Caplan v. Town of Acton

Last modified 2022.02.04

  • Status Closed
  • Type Counsel
  • Court State Court
  • Issues Religious Minorities, Taxpayer Funding of Religion

Through the Massachusetts Community Preservation Act, municipalities can provide grants to private landowners for the restoration of historic buildings. The Town of Acton, Massachusetts, decided to give preservation grants for improvements to two churches that it deemed historic. The Town awarded Acton Congregational Church two grants, one to fund restoration of stained-glass windows (some containing overtly religious iconography) and one to fund development of a “master plan” for repairs and restoration of the church building and two residential buildings that the church also owns. Another grant, for roof restoration, was awarded to South Acton Congregational Church.

In July 2016, with pro bono assistance from Venable, LLP, we filed a lawsuit on behalf of thirteen Acton taxpayers who objected to having their tax dollars spent on rehabilitating church property. We argued that the Anti-Aid Amendment to the Massachusetts Constitution forbids tax funding of repairs to churches.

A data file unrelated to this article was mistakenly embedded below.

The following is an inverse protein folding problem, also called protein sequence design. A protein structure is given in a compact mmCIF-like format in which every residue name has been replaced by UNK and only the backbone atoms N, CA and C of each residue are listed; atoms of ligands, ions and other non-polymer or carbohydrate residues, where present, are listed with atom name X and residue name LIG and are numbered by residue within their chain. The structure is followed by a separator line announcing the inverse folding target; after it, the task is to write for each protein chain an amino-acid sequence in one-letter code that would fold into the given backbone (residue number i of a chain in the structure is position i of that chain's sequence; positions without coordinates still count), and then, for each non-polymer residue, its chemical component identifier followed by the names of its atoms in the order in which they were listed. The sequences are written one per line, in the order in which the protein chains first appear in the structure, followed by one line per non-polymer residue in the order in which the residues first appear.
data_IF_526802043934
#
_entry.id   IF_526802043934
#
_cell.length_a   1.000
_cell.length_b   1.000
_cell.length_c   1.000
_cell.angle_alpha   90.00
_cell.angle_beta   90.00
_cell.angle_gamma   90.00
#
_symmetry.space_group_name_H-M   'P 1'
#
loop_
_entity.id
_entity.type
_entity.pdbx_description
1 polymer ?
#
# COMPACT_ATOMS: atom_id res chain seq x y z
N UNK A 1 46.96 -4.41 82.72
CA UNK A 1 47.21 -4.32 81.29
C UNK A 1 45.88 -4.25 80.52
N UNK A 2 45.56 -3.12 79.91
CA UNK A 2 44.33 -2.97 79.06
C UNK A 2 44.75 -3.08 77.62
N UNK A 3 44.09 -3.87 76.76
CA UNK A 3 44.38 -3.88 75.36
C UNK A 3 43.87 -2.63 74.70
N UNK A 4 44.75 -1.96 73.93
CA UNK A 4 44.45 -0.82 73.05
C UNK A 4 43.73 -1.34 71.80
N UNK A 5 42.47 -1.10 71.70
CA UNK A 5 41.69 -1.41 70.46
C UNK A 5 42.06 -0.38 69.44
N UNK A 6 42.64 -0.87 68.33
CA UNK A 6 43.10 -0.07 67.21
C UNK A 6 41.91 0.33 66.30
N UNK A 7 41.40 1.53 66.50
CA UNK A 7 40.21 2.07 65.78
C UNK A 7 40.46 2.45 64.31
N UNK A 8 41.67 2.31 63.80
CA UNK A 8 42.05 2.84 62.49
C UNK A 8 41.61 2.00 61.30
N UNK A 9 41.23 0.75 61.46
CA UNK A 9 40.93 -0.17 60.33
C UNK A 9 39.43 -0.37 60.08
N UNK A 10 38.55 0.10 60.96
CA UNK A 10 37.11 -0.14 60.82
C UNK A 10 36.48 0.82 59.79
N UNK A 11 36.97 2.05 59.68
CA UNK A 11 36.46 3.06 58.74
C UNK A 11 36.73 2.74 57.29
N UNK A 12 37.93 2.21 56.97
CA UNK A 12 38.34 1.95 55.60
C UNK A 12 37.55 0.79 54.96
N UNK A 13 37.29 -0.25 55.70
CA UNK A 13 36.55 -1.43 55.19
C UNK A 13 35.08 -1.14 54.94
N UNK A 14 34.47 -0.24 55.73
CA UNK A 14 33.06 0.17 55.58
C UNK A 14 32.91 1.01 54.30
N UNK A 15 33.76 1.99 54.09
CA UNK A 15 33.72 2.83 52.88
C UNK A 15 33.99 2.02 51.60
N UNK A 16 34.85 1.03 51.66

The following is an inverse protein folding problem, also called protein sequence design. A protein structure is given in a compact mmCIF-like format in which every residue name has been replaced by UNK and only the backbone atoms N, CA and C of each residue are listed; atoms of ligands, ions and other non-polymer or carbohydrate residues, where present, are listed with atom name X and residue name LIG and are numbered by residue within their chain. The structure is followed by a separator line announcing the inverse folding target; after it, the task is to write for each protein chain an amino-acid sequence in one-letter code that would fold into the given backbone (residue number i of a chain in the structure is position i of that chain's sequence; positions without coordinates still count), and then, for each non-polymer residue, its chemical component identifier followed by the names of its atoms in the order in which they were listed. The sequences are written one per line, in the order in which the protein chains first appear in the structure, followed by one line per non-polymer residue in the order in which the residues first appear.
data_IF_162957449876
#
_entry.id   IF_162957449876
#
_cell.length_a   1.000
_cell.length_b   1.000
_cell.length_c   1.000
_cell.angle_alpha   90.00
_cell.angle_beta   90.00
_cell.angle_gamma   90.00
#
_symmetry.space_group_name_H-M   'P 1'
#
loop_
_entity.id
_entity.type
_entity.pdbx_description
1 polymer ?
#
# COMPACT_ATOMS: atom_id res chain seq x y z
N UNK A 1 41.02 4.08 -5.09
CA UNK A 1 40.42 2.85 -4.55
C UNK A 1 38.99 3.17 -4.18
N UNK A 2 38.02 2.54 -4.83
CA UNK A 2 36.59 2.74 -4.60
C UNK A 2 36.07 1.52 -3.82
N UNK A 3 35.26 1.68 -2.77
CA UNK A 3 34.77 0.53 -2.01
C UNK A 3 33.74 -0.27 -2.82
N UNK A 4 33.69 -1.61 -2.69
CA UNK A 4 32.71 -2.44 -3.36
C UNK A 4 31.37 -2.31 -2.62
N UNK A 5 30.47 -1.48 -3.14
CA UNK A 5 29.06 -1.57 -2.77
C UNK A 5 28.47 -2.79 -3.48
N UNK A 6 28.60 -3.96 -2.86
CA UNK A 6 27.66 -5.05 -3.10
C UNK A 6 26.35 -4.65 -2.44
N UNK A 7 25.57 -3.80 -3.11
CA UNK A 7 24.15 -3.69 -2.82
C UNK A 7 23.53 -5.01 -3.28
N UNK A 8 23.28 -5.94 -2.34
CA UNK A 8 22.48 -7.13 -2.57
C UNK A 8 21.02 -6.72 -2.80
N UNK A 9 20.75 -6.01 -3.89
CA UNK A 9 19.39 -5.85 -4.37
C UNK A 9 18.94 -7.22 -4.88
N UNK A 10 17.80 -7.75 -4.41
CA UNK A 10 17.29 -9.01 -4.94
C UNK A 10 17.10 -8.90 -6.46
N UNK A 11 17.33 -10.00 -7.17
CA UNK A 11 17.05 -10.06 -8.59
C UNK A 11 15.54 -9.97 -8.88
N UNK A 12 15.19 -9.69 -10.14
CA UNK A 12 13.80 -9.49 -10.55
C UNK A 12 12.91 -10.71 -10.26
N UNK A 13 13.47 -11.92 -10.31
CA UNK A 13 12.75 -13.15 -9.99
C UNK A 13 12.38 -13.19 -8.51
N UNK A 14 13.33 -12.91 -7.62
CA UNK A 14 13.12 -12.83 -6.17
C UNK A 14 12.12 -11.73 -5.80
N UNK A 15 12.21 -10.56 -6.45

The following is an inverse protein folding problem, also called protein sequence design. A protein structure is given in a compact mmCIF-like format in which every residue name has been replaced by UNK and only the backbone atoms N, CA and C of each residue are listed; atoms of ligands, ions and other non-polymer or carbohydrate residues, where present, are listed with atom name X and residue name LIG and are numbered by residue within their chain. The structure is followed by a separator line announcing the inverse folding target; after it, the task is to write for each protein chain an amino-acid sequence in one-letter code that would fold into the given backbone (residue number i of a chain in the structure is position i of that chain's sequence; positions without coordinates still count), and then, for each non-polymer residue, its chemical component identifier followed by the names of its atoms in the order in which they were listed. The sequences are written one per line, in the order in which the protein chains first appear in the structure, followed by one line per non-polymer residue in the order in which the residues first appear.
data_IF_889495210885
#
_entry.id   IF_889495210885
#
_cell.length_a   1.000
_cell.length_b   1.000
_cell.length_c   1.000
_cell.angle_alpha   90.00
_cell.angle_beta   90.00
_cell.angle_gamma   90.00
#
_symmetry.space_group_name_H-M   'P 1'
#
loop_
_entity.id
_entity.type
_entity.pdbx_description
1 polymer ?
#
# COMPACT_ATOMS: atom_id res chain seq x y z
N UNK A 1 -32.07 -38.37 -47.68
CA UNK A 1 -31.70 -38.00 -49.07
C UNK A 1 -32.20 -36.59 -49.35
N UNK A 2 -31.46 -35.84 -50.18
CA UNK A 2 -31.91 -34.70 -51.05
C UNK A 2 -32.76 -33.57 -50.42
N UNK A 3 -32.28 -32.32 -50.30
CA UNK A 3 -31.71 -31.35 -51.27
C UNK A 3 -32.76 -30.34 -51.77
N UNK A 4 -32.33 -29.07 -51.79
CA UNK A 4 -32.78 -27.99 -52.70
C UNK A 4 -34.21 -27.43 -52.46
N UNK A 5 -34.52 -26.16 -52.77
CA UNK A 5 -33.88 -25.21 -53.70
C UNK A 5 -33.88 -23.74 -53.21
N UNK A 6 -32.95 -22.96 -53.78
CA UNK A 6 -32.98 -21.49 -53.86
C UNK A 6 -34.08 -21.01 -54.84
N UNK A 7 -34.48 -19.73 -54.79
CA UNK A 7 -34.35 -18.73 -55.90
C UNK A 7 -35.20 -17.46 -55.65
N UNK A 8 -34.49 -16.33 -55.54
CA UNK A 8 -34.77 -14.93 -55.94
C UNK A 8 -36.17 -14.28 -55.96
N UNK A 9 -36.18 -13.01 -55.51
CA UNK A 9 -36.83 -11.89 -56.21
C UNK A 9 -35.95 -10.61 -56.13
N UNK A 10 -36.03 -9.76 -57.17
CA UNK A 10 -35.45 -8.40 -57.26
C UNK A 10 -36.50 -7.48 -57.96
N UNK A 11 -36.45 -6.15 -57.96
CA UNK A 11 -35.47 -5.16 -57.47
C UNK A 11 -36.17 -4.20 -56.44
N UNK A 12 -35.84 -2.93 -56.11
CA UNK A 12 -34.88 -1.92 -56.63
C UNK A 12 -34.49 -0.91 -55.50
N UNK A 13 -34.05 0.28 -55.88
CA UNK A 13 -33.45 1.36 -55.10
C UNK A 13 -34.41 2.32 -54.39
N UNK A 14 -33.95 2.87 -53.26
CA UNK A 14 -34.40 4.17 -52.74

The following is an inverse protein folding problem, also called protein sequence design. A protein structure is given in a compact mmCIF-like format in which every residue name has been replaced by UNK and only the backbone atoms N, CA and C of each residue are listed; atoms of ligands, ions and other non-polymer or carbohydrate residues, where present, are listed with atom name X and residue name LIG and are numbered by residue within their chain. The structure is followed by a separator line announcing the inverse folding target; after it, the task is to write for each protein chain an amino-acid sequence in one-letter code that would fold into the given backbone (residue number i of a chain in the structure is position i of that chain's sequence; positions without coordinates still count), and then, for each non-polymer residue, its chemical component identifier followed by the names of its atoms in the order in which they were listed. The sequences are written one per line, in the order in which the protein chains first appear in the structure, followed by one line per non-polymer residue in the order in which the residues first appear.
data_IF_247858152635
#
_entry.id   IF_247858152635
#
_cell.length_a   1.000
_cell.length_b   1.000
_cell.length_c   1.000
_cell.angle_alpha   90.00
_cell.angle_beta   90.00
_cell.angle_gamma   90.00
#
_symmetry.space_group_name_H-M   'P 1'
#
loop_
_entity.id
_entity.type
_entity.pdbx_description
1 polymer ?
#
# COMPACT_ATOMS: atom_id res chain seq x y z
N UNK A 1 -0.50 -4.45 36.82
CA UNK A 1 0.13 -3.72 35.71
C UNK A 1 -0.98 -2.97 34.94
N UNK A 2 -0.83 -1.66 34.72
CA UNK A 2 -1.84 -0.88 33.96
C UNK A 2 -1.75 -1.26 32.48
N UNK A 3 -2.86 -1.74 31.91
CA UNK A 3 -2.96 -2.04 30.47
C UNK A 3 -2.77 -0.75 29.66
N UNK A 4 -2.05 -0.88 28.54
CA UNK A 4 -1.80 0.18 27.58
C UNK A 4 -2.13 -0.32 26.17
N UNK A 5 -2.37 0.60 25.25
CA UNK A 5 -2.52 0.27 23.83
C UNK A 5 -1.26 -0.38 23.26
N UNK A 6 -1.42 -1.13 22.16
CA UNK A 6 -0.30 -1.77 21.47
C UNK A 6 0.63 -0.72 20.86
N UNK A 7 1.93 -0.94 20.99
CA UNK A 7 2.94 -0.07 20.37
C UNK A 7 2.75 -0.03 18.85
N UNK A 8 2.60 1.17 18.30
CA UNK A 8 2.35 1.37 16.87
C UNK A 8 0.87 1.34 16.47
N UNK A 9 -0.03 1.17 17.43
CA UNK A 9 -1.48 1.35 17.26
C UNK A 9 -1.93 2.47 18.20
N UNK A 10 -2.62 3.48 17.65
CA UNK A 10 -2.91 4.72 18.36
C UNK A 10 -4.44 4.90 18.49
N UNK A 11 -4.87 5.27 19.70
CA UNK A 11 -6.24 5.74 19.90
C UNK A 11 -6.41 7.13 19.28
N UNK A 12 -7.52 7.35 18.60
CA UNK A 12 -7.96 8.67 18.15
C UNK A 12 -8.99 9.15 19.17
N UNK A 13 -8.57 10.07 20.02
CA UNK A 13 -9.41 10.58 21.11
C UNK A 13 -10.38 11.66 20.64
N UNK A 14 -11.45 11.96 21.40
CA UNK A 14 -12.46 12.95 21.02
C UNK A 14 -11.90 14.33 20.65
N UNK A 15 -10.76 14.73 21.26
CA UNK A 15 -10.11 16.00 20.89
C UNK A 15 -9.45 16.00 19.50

We also moved for a preliminary injunction to prevent Acton from disbursing the grant money while the litigation was pending. In September 2016, the trial court denied our request for a preliminary injunction. We appealed this decision. The Supreme Judicial Court, Massachusetts’s highest court, agreed to hear the case. Before the appeal was resolved, South Acton Congregational Church withdrew its grant application.

The Court issued its decision in March 2018. By a five-to-one vote, the Court ruled that our clients were entitled to a preliminary injunction against the grant for repairs to the stained-glass windows. The Court also ruled that we were entitled to proceed with discovery related to the master-plan grant, vacating the denial of an injunction. The case was returned to the trial court for further proceedings.

Acton Congregational Church withdrew its applications for funding in August 2018. As all the grant applications we challenged had been abandoned, we agreed to dismiss the case in September 2018.

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